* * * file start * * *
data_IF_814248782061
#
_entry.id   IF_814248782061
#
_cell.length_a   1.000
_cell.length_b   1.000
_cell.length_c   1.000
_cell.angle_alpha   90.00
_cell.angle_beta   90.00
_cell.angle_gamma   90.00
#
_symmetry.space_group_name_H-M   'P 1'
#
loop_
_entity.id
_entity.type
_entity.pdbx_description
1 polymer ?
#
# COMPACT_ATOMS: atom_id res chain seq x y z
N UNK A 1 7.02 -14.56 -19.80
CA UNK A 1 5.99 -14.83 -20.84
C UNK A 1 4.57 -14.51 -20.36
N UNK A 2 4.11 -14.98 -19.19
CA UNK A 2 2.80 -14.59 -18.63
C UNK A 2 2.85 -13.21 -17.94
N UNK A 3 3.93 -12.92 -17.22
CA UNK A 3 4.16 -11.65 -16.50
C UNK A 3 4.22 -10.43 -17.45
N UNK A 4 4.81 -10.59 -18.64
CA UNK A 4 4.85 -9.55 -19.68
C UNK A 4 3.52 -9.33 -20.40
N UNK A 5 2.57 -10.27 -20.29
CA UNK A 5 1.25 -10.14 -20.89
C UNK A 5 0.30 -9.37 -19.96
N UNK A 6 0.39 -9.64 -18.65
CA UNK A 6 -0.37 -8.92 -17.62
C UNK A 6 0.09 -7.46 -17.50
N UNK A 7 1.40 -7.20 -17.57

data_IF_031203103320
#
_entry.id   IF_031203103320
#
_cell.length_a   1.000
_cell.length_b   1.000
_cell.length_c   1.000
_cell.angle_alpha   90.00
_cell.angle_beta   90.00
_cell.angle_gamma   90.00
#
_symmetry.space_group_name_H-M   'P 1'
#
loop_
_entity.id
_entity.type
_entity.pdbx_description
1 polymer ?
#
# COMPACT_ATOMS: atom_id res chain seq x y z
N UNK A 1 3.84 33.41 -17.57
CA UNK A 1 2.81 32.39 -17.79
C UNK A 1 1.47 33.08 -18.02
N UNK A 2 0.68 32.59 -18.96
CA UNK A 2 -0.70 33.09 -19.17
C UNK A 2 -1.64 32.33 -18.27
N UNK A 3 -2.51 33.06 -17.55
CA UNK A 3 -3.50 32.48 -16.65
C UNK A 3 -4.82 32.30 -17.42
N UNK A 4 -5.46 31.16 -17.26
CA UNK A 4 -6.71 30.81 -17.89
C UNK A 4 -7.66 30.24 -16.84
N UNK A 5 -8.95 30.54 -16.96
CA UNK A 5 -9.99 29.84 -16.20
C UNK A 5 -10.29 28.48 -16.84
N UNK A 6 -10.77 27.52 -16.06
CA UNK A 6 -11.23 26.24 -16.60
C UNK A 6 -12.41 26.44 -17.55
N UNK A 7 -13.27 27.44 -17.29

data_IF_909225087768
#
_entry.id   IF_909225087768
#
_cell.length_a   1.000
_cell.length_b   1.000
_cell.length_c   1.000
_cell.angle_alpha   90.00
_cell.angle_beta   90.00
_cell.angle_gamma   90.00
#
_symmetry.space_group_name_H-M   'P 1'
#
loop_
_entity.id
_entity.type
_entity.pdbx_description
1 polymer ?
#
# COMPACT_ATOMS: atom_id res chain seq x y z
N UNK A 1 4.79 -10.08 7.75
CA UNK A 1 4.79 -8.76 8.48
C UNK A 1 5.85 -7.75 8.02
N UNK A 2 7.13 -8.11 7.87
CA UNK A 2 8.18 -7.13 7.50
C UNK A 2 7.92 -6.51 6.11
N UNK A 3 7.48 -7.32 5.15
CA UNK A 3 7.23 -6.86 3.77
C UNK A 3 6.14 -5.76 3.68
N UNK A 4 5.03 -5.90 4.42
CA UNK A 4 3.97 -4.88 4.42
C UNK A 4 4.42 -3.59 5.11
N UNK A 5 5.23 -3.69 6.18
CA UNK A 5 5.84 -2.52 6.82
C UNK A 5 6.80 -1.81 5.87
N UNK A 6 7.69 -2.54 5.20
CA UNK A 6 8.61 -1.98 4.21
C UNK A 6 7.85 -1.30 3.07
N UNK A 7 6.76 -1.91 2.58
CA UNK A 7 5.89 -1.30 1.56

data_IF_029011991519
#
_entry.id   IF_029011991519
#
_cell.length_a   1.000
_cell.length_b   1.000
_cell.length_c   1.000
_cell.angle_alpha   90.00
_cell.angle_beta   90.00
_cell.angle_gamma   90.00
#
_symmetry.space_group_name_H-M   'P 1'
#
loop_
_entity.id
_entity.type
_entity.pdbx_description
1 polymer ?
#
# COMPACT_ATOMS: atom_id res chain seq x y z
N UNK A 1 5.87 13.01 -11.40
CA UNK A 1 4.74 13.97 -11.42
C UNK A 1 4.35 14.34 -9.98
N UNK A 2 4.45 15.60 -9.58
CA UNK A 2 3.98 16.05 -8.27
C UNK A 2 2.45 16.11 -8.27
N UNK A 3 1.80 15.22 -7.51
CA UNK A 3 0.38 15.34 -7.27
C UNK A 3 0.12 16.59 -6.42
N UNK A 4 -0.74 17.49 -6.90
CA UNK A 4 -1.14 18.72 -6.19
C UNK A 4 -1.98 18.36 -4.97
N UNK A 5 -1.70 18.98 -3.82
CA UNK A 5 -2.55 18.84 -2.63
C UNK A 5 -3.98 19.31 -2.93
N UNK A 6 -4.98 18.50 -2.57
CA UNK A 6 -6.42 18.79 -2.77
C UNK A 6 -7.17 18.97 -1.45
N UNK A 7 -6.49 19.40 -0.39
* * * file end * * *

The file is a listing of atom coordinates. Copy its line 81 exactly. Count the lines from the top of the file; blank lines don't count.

_entry.id   IF_909225087768